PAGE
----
One of the greatest Wars of Independence ever fought in history was the Haitian Revolution (1791-1804), led by the ‘immortal’ black leader Toussaint Loverture, who became a General in the French military, and whose destiny it was to deliver the slaves and people of Saint Domingue, now Haiti.
Before his tragic death in France as a result of betrayal by the French military and political leader Napolean Bonarparte, Toussaint had stamped his footprints on the sands of time in Haiti and in the history of slave revolts by defeating three European superpowers – Britain, France and Spain, and leading Haiti to become the only nation in the world established as a result of a successful slave revolt.
How did this happen?
The French colony of Saint Domingue, also known as the “Pearl of the Antilles,” was located in the Caribbean island of Hispaniola. It was originally colonized by Spain after it was discovered by the renowned explorer-Christopher Columbus, but became a French colony after the Treaty of Ryswick of 1697.
The colony was known throughout the world as the center for sugar and coffee production. Indeed, Philippe Girard in his well-researched exposition on Toussaint Louverture – The Slaves who defeated Napoleon: Toussaint Louverture and the Haitian War of Independence, 1801-1804 described the colony as “the richest colony in the world, and a prize consummately worth fighting for”. The colony thrived as a slave rendezvous and as center of business in the Caribbean.
It is important to recall that the slaves on this island were mostly imported in thousands from Africa to work on the tobacco, cotton, cocoa and indigo farms. It is thus not surprising that Haiti is striving to become a member of the African Union because they were largely citizens of African descent. These slaves toiled day and night while their masters engaged in sophistry and ostentatious living. The treatment meted out to slaves in St. Domingue was captured by Henri Christophe’s personal secretary who said:
…Slaves were hung up with heads downward, drowned in sacks, crucified on planks, buried alive, crushed in mortals, forced to consume faces, thrown into boiling cauldrons of cane syrup…
In the midst of this turmoil emerged Toussaint Louverture.
Toussaint was born a slave because his father, an African prince, was among the Africans captured and sold into slavery. He served a benevolent master –Count de Breda who was a sugar manufacturer and who helped Toussaint to read and write. He became a catholic through his master’s guidance and having served successfully, got his freedom around 1777.
It was under this master that he became exposed to the writings of the French thinkers who emphasized and preached individual rights and equality. Toussaint married afterwards and was living large. He eventually owned land and slaves himself.
But an event happened in France that rocked the world to the bottom. The French Revolution of 1789, spurred by the writings of enlightenment thinkers questioned the act of slavery and inequality in the society. This revolutionary spirit took Saint Domigue by storm and in an account given by Erica Cummings, an instructor with study.com, “slaves began revolting and killing their masters, in what would become the first truly successful slave rebellion in the world called the Haitian Revolution”.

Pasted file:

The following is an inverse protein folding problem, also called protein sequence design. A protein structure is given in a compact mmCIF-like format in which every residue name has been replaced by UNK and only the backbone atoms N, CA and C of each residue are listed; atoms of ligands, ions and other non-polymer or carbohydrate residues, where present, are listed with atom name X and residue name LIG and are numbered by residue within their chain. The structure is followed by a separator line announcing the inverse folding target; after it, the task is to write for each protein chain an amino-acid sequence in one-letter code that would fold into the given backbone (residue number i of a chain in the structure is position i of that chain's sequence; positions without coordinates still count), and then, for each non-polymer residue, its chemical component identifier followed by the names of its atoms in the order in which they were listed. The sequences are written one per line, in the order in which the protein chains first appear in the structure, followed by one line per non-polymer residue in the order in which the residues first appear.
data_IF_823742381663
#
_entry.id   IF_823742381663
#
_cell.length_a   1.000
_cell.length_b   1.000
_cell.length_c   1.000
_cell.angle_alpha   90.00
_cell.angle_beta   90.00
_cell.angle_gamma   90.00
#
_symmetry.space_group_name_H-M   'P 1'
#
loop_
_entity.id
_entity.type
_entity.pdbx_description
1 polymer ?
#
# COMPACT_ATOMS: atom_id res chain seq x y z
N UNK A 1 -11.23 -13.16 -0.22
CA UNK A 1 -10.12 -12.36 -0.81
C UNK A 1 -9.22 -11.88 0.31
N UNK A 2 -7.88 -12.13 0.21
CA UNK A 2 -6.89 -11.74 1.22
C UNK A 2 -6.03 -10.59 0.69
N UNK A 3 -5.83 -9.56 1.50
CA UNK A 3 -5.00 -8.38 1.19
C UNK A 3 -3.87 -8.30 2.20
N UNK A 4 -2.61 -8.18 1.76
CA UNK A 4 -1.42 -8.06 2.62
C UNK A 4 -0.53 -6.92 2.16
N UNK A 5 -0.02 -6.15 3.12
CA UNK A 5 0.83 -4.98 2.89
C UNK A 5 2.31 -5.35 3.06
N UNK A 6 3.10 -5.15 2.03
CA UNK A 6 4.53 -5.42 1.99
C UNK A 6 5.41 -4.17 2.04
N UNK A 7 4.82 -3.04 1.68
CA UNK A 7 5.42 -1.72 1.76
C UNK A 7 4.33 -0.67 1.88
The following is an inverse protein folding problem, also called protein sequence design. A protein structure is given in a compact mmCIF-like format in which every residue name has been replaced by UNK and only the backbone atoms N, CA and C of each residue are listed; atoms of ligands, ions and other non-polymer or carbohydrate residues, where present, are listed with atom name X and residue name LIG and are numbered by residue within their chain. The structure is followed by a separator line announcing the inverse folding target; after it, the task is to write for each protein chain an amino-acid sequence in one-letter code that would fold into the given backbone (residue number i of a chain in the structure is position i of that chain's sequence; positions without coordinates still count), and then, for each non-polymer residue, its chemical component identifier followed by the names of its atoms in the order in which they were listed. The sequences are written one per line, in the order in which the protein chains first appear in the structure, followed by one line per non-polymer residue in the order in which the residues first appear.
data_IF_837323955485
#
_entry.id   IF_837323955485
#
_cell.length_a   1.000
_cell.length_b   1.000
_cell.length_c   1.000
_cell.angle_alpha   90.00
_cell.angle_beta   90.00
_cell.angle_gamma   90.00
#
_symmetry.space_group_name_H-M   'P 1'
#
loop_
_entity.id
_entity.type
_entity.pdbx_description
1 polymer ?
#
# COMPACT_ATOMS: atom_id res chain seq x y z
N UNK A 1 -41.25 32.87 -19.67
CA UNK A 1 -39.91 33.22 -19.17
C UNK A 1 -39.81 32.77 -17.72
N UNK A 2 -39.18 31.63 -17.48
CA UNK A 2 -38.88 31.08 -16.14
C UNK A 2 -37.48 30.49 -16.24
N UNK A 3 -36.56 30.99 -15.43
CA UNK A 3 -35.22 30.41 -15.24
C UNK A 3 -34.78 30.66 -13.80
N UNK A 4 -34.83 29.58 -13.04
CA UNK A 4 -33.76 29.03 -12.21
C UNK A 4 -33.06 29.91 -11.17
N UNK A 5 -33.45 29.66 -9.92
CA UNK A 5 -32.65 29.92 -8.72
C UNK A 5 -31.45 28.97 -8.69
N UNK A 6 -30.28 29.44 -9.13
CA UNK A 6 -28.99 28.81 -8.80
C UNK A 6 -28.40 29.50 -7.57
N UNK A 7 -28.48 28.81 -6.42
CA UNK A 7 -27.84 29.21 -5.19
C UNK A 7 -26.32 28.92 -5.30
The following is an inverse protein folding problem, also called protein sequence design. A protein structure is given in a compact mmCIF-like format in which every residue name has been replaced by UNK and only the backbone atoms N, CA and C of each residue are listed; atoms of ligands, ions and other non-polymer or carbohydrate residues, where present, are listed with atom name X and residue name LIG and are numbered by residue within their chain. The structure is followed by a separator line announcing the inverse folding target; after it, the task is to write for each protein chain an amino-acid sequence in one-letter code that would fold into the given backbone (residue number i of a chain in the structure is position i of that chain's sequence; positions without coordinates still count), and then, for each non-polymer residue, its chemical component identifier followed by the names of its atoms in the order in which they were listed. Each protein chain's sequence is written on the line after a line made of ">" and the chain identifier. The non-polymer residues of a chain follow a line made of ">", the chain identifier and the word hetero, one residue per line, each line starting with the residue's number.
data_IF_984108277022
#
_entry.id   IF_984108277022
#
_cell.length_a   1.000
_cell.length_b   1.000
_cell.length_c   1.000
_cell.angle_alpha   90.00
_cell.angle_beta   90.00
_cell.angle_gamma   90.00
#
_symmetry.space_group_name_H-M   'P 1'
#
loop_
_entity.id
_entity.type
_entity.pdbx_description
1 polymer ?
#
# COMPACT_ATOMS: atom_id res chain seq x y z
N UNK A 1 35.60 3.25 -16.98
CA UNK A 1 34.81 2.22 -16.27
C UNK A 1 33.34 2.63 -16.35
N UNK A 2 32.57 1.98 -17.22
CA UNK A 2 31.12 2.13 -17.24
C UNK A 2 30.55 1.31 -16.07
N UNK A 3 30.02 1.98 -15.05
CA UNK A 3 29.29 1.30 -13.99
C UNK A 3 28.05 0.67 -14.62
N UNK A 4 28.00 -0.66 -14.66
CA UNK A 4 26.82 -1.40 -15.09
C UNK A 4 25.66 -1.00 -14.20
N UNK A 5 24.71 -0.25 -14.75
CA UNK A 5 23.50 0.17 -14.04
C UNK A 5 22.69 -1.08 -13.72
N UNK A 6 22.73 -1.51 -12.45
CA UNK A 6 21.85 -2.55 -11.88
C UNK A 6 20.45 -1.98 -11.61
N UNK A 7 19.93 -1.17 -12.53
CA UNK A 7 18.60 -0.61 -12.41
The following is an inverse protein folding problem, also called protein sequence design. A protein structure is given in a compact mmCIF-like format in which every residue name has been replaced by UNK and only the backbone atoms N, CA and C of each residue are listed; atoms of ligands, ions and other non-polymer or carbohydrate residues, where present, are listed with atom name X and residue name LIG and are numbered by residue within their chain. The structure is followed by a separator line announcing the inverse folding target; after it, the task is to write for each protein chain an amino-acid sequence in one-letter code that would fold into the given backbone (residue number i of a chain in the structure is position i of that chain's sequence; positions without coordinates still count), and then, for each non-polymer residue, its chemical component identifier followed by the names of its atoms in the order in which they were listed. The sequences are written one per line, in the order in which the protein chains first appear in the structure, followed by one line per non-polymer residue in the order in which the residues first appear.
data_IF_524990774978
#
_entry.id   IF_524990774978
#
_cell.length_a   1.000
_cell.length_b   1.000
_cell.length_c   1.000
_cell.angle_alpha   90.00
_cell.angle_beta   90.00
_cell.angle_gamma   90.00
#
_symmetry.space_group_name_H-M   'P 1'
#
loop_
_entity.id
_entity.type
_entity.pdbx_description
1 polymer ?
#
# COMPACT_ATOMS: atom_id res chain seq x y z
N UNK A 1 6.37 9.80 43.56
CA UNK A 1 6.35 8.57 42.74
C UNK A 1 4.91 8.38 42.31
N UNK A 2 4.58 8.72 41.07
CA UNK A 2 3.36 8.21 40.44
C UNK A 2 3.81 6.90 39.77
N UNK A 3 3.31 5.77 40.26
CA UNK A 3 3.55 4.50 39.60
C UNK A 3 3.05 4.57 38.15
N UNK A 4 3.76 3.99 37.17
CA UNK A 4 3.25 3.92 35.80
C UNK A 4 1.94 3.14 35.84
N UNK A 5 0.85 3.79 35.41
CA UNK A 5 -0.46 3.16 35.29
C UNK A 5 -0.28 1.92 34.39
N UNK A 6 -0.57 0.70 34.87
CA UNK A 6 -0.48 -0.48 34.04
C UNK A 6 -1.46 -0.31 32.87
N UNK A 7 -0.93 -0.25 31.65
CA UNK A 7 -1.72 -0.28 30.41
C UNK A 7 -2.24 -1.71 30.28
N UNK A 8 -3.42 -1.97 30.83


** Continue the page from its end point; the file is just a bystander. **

Louverture, after helping his master to escape, soon joined the revolution and became a leader who helped in the Haitian Revolution, which subsequently led to Haitian independence.
Toussaint’s legendary during the revolt has become a story which generations have continued to tell. He did not only fight fearlessly, he used brilliant military tactics and leadership strategies to fight the French army to a halt. His popular quote:
“I was born a slave, but nature gave me a soul of free man”
became popular and Toussaint was loved by the people for fighting not for himself, but for the good of the people. In Haiti, he would be remembered forever for two major reasons:
First, he worked, fought and labored for Haiti’s independence and freedom from slavery and injustice. He strengthened the economy and security of Saint Domigue and restored the plantation system using paid labour, and also maintained a disciplined army. He gave Haiti her first constitution, and his love for peace saw him strive for the easing of racial tensions. He also fought vigorously to put Haiti on the world map.
Second, Toussaint raised lieutenants that were resolute and remained committed to the cause, especially Jean-Jacques Dessalines and Henry Christophe, two of whom became future monarchs of Haiti.
When the French government under Napoleon lured Toussaint with the motive of reconciliation and peace but instead under the instruction of Napoleon arrested Toussaint and put him in a dungeon where he suffered and died, it was Jean-Jacques Dessalines that defeated the French troops at the Battle of Vertieres.
This affirmed Toussaint’s leadership skills and sagacity. At the end of the revolt, more than 50,000 French troops, including 18 generals perished and in late 1803, France withdrew its remaining troops and affirmed Haiti’s independence.
The legend of Toussaint Louverture can never be forgotten.
A slave who became the first black French military general; a political ruler who emancipated the slaves and negotiated independence for the colonized people of Saint Domiugue; a leader whose contributions to the freedom and liberty enjoyed by black people all over the world cannot be forgotten in a hurry; and a general who thread where everyone else feared.
He died in prison before Haiti could gain independence. However, his struggle was not abandoned but carried on until freedom was achieved.